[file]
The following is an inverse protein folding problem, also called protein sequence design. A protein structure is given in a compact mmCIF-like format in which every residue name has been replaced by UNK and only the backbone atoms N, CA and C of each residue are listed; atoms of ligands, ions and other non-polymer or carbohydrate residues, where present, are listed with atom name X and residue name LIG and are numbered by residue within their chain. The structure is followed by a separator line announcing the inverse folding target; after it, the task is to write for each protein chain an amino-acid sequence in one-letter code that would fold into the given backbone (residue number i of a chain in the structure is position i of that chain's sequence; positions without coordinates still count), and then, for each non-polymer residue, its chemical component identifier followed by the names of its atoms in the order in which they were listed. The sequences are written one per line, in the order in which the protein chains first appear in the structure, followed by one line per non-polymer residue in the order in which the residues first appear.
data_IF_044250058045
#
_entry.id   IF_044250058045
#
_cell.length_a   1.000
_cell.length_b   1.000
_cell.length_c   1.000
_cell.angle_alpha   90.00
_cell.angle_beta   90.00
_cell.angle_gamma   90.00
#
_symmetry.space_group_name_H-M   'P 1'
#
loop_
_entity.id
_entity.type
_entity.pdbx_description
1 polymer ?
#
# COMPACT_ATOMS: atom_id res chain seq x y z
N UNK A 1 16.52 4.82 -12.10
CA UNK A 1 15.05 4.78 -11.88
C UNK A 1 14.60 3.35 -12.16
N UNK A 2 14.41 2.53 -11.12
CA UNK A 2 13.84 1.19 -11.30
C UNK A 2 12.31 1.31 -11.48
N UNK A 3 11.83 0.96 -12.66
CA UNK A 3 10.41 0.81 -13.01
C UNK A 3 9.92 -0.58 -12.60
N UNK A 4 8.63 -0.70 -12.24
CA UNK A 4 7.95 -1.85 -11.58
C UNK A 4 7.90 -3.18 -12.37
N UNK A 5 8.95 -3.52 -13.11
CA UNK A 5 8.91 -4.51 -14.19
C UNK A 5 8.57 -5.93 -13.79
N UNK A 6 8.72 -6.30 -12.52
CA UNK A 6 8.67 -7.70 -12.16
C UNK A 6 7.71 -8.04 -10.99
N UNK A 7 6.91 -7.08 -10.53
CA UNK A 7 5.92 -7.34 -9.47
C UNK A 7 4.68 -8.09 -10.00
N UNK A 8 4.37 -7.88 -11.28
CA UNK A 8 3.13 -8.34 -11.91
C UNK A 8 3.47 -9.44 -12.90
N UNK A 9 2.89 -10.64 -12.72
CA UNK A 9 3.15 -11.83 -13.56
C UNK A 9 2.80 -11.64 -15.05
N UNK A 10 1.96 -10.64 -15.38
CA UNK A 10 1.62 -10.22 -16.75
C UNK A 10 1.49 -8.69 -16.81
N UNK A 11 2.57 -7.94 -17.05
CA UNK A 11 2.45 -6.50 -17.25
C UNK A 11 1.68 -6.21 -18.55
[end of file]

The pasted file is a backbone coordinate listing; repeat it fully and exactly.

The following is an inverse protein folding problem, also called protein sequence design. A protein structure is given in a compact mmCIF-like format in which every residue name has been replaced by UNK and only the backbone atoms N, CA and C of each residue are listed; atoms of ligands, ions and other non-polymer or carbohydrate residues, where present, are listed with atom name X and residue name LIG and are numbered by residue within their chain. The structure is followed by a separator line announcing the inverse folding target; after it, the task is to write for each protein chain an amino-acid sequence in one-letter code that would fold into the given backbone (residue number i of a chain in the structure is position i of that chain's sequence; positions without coordinates still count), and then, for each non-polymer residue, its chemical component identifier followed by the names of its atoms in the order in which they were listed. The sequences are written one per line, in the order in which the protein chains first appear in the structure, followed by one line per non-polymer residue in the order in which the residues first appear.
data_IF_044250058045
#
_entry.id   IF_044250058045
#
_cell.length_a   1.000
_cell.length_b   1.000
_cell.length_c   1.000
_cell.angle_alpha   90.00
_cell.angle_beta   90.00
_cell.angle_gamma   90.00
#
_symmetry.space_group_name_H-M   'P 1'
#
loop_
_entity.id
_entity.type
_entity.pdbx_description
1 polymer ?
#
# COMPACT_ATOMS: atom_id res chain seq x y z
N UNK A 1 16.52 4.82 -12.10
CA UNK A 1 15.05 4.78 -11.88
C UNK A 1 14.60 3.35 -12.16
N UNK A 2 14.41 2.53 -11.12
CA UNK A 2 13.84 1.19 -11.30
C UNK A 2 12.31 1.31 -11.48
N UNK A 3 11.83 0.96 -12.66
CA UNK A 3 10.41 0.81 -13.01
C UNK A 3 9.92 -0.58 -12.60
N UNK A 4 8.63 -0.70 -12.24
CA UNK A 4 7.95 -1.85 -11.58
C UNK A 4 7.90 -3.18 -12.37
N UNK A 5 8.95 -3.52 -13.11
CA UNK A 5 8.91 -4.51 -14.19
C UNK A 5 8.57 -5.93 -13.79
N UNK A 6 8.72 -6.30 -12.52
CA UNK A 6 8.67 -7.70 -12.16
C UNK A 6 7.71 -8.04 -10.99
N UNK A 7 6.91 -7.08 -10.53
CA UNK A 7 5.92 -7.34 -9.47
C UNK A 7 4.68 -8.09 -10.00
N UNK A 8 4.37 -7.88 -11.28
CA UNK A 8 3.13 -8.34 -11.91
C UNK A 8 3.47 -9.44 -12.90
N UNK A 9 2.89 -10.64 -12.72
CA UNK A 9 3.15 -11.83 -13.56
C UNK A 9 2.80 -11.64 -15.05
N UNK A 10 1.96 -10.64 -15.38
CA UNK A 10 1.62 -10.22 -16.75
C UNK A 10 1.49 -8.69 -16.81
N UNK A 11 2.57 -7.94 -17.05
CA UNK A 11 2.45 -6.50 -17.25
C UNK A 11 1.68 -6.21 -18.55